Still, amid the crises, some see glimmers of potential opportunity. Revenues from oil exports, which form the bulk of the national budget, have plunged, and many are wondering whether Mr Saleh can maintain his patronage framework. The opposition, particularly Islah, could use this moment to push upon the president's weakened government its agenda of democratic reforms, said Sarah Philips, an independent Australian scholar on Yemeni politics, said. "This could be their moment to make an incredible inroad.
"But that's not the way they want to play," she said. "They think it's too confrontational, but they're missing opportunities, and I'm looking at it as why, when there is such a threat to the country, these smart, capable guys haven't been able to come together." Senior JMP members, however, defend their stance, saying the collective power of the coalition far outweighs what they could muster individually.
"We think that as an opposition movement, we have succeeded in staying away from narrow party goals, " said Mohammed Kahtan, a ranking member of Islah, which is a religiously conservative and powerful party in the JMP. Deviating from the coalition's goals of peaceful but seemingly passive dialogue, such as pursuing a populist-style politics, not unlike that of their Muslim Brotherhood counterparts in Egypt and Jordan, could scupper their agenda of democratic reform, he said. "If we get people mobilised, what will be the outcome if we can't produce solutions? This is why we're trying to build consensus, so we can build a realistic platform."
Mohammed al Sabri, a senior figure in the JMP's Nasserite Unionists, a secular party, worried that confronting the government with organised, peaceful demonstrations could produce violence or worse. Rights groups have decried what they say is the government's increasingly heavy-handed tactics, which, perhaps because of sensitivity to its own weaknesses, include jailing and torturing journalists. "The [ruling] government is not the only one who is weak - the state itself is weak," Mr Sabri said. "What will civil disobedience lead to? We have sectarian divisions here, growing separatism in the south."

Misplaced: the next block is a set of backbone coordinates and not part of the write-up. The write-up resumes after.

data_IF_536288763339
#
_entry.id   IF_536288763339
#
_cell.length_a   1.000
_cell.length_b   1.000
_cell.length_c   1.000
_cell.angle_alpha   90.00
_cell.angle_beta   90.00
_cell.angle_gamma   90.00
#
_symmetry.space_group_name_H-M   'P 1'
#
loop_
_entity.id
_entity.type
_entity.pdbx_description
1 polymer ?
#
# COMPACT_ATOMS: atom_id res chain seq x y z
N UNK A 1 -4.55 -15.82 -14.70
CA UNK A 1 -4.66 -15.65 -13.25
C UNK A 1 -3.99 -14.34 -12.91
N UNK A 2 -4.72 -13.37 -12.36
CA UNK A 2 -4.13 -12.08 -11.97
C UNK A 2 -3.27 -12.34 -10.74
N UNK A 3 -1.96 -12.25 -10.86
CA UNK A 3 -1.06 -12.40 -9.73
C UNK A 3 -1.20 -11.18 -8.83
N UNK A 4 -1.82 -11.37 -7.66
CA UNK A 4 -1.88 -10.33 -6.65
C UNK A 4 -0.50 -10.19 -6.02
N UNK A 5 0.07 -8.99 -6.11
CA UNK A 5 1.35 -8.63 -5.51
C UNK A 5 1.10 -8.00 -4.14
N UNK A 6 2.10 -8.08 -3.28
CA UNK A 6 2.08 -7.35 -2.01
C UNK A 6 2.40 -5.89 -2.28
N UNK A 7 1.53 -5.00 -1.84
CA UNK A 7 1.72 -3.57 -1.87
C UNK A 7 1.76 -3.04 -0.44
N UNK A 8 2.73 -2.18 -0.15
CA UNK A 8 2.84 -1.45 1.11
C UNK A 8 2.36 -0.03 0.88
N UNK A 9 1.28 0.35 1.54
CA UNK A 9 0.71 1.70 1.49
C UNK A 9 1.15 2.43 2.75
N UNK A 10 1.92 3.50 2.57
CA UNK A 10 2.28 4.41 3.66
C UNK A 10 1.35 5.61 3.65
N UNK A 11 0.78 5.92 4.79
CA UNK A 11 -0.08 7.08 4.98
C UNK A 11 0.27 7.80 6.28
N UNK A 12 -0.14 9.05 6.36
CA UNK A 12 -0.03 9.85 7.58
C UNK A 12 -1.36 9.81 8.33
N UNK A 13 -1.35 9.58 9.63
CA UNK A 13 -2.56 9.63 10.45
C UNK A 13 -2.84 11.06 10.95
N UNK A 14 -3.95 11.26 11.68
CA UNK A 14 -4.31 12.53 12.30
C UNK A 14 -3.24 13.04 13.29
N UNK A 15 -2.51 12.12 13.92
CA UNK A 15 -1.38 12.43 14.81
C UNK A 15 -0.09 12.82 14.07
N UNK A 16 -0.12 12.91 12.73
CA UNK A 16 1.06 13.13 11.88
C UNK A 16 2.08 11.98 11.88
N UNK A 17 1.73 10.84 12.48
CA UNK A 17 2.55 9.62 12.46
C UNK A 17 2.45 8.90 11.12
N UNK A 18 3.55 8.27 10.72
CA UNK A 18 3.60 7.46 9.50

In some respects, said Amr Hamzawy, an expert on Islah and a senior associate at the Carnegie Middle East Centre, a policy think tank in Beirut, that sort of disintegration might in fact be already happening, but within the opposition coalition itself. As secessionist sentiment in the south rises, the strength of Islah's relationship with the Yemeni Socialist Party, its main coalition partner in the JMP, has been suffering. The two were enemies during the 1994 civil war, then later found common ground, but are now struggling to define their relationship as the secessionists gain momentum.
"Co-operation between Islah and the Socialist Party is really starting to fade. Clearly the two are being driven apart, and it makes sense," Mr Hamzawy said. "The Socialist Party is more concerned with what's going on in the south ? but Islah has been silent on what's going on down there." These kinds of internal divisions are starting to concern the General People's Congress, particularly in negotiations over parliamentary elections scheduled for next year, said Mohamed Qubaty, the congress's chairman of foreign relations affairs and international department.
"We appreciate the formation of the JMP, but we do hope they will soon decide on a unified platform so we can get on with things," he said. @Email:email@example.com